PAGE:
Don't rely on those handy external USB, Firewire, or E-SATA hard disk enclosures to recover data on a drive taken from a failed computer. They may or may not work,especially if the drive is damaged. Back up your computer before a problem, not during or after. The operating system or other software on your computer may also provide a backup mechanism.

You may not be able to protect and back up all your data all the time, but you can take steps to minimize the impact of any problems or failures you may encounter.

  March 2008
  Hard drive space and backing up your files

Monitor your hard drive space. If your drive is more than 70% full, you need to be on the lookout for more storage.

Be sure to clear out unused and duplicate files, but don't delete it until you are absolutely sure it is not a file you need (or one your computer needs, or another program on the computer needs). It is usually best to use the program's uninstall feature or uninstall through the operating system if you can before you just delete files. Be sure about everything, from the tiniest text file to huge images, movies, and program files.

You might think this would be obvious, but I removed a program I didn't need, and then found out it was part of my scanner software. Oops. Back to the tub of recordable media to find the driver disk I go.

  February 2008
  Choosing a hard drive

Home computer users are starting to pay more attention to the hard drives. People don't just want to hear storage capacity anymore; they want more information. Everyday users now think about expansion, storage capacity (which people did before), arrangement of multiple drives (such as in RAID arrays), RPMs, interface speeds, and more.

If you have owned a computer for a few years, it makes judging how much storage space you need easier. Simply check how full your drive is. Include external hard drives in the measurement. If the existing hard drive or drives is/are more than half full, you should probably plan on a drive or drives with at least double the current capacity. If the drive becomes too full, it will impact performance. Also, if you save lots of large files (movies, music, large photos, Adobe file formats) or like to play the latest games you might want to account for more.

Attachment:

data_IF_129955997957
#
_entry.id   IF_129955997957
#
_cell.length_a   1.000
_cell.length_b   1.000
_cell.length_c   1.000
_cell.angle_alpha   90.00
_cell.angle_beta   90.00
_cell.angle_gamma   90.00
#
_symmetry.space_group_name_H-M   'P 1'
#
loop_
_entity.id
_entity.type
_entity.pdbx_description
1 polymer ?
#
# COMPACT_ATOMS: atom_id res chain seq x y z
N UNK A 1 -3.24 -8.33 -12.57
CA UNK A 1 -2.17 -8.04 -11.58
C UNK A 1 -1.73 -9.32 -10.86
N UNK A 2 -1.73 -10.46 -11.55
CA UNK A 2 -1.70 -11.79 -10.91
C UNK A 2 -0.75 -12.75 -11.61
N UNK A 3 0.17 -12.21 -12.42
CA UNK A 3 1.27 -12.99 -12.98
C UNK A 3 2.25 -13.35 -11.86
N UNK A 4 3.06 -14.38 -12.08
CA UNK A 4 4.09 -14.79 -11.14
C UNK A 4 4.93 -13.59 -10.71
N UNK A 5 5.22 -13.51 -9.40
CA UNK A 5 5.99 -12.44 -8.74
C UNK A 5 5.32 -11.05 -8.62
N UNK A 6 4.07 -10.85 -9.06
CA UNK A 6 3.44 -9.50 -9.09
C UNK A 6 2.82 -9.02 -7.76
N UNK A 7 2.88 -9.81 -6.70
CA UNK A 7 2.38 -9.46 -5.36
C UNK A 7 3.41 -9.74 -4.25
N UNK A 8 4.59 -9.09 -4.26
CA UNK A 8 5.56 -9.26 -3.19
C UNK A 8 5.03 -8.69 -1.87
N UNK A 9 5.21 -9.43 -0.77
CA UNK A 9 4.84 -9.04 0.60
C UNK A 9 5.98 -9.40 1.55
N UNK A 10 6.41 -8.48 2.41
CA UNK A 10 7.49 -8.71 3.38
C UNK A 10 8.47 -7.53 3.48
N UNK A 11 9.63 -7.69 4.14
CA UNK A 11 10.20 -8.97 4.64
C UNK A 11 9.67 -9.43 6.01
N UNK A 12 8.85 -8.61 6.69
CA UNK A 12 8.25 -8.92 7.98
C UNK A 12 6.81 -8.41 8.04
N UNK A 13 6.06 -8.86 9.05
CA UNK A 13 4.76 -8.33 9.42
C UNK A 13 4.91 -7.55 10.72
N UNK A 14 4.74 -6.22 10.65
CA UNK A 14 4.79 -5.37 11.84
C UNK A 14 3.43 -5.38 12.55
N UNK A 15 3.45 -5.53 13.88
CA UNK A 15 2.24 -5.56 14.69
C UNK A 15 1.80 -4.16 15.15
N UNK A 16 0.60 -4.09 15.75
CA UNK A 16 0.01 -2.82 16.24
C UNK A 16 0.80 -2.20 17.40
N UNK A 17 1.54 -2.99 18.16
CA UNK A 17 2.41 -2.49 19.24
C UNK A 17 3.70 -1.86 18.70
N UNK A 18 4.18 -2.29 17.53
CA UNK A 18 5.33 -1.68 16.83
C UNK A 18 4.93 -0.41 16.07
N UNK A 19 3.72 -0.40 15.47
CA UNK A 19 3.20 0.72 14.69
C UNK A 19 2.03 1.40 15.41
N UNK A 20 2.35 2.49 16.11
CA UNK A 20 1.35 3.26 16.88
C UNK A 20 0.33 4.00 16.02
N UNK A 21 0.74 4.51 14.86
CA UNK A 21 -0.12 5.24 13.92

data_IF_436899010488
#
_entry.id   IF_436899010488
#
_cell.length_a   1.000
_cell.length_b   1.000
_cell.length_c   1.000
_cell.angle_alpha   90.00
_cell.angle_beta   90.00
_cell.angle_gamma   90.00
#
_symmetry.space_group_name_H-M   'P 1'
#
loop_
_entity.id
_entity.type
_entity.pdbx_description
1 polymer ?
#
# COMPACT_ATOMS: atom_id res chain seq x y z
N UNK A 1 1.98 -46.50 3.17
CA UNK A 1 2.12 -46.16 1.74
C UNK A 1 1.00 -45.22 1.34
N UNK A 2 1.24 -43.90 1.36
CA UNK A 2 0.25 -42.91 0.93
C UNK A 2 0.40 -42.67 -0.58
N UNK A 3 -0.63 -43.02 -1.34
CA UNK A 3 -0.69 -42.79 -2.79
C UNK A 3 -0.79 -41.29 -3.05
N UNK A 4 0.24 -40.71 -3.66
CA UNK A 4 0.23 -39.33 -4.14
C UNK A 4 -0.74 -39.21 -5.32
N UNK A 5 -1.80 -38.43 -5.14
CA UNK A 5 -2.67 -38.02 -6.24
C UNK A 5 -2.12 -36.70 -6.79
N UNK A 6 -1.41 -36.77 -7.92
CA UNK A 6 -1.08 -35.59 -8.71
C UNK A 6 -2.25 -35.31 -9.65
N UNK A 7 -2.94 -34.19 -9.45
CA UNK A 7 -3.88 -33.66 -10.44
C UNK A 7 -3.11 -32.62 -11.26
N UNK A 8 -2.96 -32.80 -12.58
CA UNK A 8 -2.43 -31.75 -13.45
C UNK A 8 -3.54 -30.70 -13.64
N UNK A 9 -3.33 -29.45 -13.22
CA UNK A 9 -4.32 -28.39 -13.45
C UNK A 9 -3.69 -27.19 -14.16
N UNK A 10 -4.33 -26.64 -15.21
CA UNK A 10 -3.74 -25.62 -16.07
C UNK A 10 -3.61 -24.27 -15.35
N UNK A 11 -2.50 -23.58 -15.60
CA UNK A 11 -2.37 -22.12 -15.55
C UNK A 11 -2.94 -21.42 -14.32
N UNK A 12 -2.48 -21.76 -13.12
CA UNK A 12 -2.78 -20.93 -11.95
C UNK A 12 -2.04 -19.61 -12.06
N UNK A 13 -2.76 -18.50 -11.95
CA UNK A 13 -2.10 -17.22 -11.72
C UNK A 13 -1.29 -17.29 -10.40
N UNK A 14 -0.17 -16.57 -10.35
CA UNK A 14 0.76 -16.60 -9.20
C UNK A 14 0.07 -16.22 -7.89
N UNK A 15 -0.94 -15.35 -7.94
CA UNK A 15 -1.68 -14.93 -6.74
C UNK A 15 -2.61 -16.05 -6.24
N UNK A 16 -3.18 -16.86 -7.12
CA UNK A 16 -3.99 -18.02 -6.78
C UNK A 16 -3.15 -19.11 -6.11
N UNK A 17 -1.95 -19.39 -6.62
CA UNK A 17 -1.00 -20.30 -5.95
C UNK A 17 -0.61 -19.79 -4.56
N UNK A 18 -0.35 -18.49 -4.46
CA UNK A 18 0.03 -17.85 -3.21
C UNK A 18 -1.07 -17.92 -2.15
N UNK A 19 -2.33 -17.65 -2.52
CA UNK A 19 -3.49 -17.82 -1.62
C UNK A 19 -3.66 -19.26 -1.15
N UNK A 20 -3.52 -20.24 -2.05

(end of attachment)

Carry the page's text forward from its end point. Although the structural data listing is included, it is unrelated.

If this is your first computer, or you didn't really pay attention to how much storage you used before, or if you have lost many files due to a drive failing, you can still estimate. You should account for at least 10GB for programs (I already have more than this). Find out how much the operating system needs. Then estimate what you need to store. Then add them together and at least double the resulting amount. You may want to multiply it by 4, 5, or even 10 if you create huge numbers of files. Remember, you don't want the drive too full. Another suggestion that may be helpful: find someone that is using their computer like you will be using yours (i.e. lots of music, graphic design, gaming) and ask them what their computer's hard drive capacity is, how full it gets, and if they frequently need to move things off the internal hard drive or drives. This may give you an insight into how much storage space you should plan for.